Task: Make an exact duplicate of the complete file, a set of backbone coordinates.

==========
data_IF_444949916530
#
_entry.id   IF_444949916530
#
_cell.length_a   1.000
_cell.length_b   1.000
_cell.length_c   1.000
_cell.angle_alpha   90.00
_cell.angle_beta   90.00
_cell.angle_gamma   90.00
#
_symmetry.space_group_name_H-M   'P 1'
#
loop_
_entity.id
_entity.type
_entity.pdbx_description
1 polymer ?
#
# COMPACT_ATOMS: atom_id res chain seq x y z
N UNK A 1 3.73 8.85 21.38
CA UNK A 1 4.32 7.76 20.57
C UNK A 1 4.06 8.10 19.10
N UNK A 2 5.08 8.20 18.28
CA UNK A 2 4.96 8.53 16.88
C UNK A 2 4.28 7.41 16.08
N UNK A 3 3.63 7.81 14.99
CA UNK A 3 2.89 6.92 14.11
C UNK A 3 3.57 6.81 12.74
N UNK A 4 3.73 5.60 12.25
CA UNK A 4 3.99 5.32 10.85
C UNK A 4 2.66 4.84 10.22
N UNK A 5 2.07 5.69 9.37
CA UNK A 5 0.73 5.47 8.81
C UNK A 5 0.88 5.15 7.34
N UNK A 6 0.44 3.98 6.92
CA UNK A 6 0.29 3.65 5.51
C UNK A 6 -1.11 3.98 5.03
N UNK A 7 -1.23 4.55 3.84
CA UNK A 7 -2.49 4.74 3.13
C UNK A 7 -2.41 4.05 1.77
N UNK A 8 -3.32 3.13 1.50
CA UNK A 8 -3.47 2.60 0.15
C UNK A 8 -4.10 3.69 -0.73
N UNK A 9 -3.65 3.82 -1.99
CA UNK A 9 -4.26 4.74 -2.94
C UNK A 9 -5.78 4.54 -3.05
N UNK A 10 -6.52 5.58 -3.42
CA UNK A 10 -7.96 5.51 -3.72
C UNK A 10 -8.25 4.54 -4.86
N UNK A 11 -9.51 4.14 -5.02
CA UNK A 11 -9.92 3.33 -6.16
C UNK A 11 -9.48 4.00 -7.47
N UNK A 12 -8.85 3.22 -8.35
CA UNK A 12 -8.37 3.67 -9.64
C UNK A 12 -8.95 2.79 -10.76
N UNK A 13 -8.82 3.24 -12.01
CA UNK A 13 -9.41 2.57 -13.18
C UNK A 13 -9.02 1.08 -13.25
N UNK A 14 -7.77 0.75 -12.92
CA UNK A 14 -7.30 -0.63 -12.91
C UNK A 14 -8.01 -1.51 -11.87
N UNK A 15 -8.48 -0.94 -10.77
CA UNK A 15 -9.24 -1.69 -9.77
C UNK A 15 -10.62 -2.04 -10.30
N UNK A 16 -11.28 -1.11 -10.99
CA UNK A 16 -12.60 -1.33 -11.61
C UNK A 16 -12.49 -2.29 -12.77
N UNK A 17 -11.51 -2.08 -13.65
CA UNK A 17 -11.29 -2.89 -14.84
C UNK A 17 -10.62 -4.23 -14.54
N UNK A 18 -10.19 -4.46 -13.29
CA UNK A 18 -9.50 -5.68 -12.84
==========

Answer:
data_IF_444949916530
#
_entry.id   IF_444949916530
#
_cell.length_a   1.000
_cell.length_b   1.000
_cell.length_c   1.000
_cell.angle_alpha   90.00
_cell.angle_beta   90.00
_cell.angle_gamma   90.00
#
_symmetry.space_group_name_H-M   'P 1'
#
loop_
_entity.id
_entity.type
_entity.pdbx_description
1 polymer ?
#
# COMPACT_ATOMS: atom_id res chain seq x y z
N UNK A 1 3.73 8.85 21.38
CA UNK A 1 4.32 7.76 20.57
C UNK A 1 4.06 8.10 19.10
N UNK A 2 5.08 8.20 18.28
CA UNK A 2 4.96 8.53 16.88
C UNK A 2 4.28 7.41 16.08
N UNK A 3 3.63 7.81 14.99
CA UNK A 3 2.89 6.92 14.11
C UNK A 3 3.57 6.81 12.74
N UNK A 4 3.73 5.60 12.25
CA UNK A 4 3.99 5.32 10.85
C UNK A 4 2.66 4.84 10.22
N UNK A 5 2.07 5.69 9.37
CA UNK A 5 0.73 5.47 8.81
C UNK A 5 0.88 5.15 7.34
N UNK A 6 0.44 3.98 6.92
CA UNK A 6 0.29 3.65 5.51
C UNK A 6 -1.11 3.98 5.03
N UNK A 7 -1.23 4.55 3.84
CA UNK A 7 -2.49 4.74 3.13
C UNK A 7 -2.41 4.05 1.77
N UNK A 8 -3.32 3.13 1.50
CA UNK A 8 -3.47 2.60 0.15
C UNK A 8 -4.10 3.69 -0.73
N UNK A 9 -3.65 3.82 -1.99
CA UNK A 9 -4.26 4.74 -2.94
C UNK A 9 -5.78 4.54 -3.05
N UNK A 10 -6.52 5.58 -3.42
CA UNK A 10 -7.96 5.51 -3.72
C UNK A 10 -8.25 4.54 -4.86
N UNK A 11 -9.51 4.14 -5.02
CA UNK A 11 -9.92 3.33 -6.16
C UNK A 11 -9.48 4.00 -7.47
N UNK A 12 -8.85 3.22 -8.35
CA UNK A 12 -8.37 3.67 -9.64
C UNK A 12 -8.95 2.79 -10.76
N UNK A 13 -8.82 3.24 -12.01
CA UNK A 13 -9.41 2.57 -13.18
C UNK A 13 -9.02 1.08 -13.25
N UNK A 14 -7.77 0.75 -12.92
CA UNK A 14 -7.30 -0.63 -12.91
C UNK A 14 -8.01 -1.51 -11.87
N UNK A 15 -8.48 -0.94 -10.77
CA UNK A 15 -9.24 -1.69 -9.77
C UNK A 15 -10.62 -2.04 -10.30
N UNK A 16 -11.28 -1.11 -10.99
CA UNK A 16 -12.60 -1.33 -11.61
C UNK A 16 -12.49 -2.29 -12.77
N UNK A 17 -11.51 -2.08 -13.65
CA UNK A 17 -11.29 -2.89 -14.84
C UNK A 17 -10.62 -4.23 -14.54
N UNK A 18 -10.19 -4.46 -13.29
CA UNK A 18 -9.50 -5.68 -12.84